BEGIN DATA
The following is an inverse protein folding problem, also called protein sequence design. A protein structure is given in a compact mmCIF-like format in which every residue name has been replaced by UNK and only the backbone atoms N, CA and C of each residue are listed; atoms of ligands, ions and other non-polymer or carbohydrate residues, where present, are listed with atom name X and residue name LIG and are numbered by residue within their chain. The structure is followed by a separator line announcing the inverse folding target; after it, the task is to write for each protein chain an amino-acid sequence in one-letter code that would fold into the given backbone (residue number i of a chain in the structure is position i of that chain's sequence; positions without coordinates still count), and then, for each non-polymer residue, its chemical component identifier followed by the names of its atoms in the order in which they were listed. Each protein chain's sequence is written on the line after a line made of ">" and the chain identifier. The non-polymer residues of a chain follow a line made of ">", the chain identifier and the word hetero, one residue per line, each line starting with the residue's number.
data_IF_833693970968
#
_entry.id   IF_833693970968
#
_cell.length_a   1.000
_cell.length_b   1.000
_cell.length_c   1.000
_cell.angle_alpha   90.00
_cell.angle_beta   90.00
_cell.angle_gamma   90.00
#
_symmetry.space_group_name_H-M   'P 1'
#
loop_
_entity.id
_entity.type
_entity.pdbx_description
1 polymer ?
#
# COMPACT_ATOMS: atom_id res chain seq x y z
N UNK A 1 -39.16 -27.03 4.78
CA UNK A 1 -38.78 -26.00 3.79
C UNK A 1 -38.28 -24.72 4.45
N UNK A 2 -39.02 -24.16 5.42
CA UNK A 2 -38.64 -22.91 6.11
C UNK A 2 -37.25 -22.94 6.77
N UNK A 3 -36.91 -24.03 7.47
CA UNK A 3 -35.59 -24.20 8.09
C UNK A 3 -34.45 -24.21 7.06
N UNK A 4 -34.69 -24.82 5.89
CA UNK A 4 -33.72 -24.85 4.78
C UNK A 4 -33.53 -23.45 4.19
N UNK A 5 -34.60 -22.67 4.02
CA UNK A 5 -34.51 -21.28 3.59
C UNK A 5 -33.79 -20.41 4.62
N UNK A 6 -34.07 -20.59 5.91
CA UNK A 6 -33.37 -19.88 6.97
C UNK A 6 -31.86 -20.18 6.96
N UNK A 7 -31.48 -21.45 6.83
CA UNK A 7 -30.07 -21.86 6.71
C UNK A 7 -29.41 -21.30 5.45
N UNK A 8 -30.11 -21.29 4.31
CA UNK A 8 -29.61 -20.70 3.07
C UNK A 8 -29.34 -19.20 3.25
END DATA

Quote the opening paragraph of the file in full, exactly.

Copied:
The following is an inverse protein folding problem, also called protein sequence design. A protein structure is given in a compact mmCIF-like format in which every residue name has been replaced by UNK and only the backbone atoms N, CA and C of each residue are listed; atoms of ligands, ions and other non-polymer or carbohydrate residues, where present, are listed with atom name X and residue name LIG and are numbered by residue within their chain. The structure is followed by a separator line announcing the inverse folding target; after it, the task is to write for each protein chain an amino-acid sequence in one-letter code that would fold into the given backbone (residue number i of a chain in the structure is position i of that chain's sequence; positions without coordinates still count), and then, for each non-polymer residue, its chemical component identifier followed by the names of its atoms in the order in which they were listed. Each protein chain's sequence is written on the line after a line made of ">" and the chain identifier. The non-polymer residues of a chain follow a line made of ">", the chain identifier and the word hetero, one residue per line, each line starting with the residue's number.